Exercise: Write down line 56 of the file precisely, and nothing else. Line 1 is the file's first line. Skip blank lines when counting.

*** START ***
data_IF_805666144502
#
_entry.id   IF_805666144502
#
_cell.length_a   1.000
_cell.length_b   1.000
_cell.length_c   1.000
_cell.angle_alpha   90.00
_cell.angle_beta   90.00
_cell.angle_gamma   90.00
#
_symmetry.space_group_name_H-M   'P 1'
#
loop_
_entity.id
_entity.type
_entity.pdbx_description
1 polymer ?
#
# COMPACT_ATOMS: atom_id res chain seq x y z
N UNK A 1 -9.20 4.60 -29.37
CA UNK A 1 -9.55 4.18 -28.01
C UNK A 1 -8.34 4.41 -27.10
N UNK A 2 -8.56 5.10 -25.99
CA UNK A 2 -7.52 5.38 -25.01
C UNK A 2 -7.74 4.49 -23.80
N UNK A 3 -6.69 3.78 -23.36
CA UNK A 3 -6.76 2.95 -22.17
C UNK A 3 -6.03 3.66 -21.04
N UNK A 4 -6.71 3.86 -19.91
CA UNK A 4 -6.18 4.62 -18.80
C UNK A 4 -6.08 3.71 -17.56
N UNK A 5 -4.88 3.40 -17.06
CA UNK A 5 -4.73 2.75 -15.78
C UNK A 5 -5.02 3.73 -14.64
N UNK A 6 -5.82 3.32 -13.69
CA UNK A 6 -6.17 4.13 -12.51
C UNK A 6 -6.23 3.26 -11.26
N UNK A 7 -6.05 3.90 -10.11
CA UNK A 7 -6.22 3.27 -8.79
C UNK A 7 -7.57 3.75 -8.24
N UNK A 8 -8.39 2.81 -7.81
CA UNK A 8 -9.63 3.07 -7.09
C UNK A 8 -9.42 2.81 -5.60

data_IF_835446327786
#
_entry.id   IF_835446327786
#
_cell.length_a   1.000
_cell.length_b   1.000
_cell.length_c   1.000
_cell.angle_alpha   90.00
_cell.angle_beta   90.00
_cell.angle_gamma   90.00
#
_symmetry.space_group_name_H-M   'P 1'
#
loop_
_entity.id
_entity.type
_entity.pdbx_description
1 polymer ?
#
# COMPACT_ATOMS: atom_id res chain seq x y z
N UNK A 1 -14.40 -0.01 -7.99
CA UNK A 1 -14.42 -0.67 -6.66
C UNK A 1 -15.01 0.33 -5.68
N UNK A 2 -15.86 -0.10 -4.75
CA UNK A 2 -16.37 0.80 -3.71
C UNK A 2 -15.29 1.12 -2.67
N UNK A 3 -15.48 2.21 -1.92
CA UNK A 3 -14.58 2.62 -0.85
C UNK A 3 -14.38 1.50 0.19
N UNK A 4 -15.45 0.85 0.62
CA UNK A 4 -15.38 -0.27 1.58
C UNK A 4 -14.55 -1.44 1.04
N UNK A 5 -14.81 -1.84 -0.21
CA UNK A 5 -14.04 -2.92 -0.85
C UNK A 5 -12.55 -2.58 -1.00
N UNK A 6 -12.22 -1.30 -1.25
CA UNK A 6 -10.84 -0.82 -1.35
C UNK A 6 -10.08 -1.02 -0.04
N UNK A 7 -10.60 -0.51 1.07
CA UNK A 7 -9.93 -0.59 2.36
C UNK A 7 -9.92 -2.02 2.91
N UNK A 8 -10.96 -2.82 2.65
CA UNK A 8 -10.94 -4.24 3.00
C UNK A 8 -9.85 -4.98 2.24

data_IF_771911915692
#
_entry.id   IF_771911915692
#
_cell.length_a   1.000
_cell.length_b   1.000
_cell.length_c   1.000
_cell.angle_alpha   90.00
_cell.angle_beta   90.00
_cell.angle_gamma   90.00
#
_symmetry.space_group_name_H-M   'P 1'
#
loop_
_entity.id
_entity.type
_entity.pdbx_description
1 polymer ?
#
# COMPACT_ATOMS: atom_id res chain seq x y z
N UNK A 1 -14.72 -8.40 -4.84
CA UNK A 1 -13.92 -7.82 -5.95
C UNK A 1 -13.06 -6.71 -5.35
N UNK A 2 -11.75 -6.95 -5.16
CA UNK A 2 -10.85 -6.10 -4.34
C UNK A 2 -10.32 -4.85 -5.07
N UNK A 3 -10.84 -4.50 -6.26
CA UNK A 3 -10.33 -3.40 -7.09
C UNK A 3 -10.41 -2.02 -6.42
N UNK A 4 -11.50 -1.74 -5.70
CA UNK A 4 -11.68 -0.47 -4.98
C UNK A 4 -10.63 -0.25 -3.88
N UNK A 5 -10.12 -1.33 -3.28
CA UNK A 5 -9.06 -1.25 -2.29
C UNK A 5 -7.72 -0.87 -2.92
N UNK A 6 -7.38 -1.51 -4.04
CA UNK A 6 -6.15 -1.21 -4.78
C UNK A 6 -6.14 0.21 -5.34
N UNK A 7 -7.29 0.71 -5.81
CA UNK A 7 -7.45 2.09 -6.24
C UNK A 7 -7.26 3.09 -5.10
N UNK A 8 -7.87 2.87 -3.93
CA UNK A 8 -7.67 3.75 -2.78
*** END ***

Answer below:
_symmetry.space_group_name_H-M   'P 1'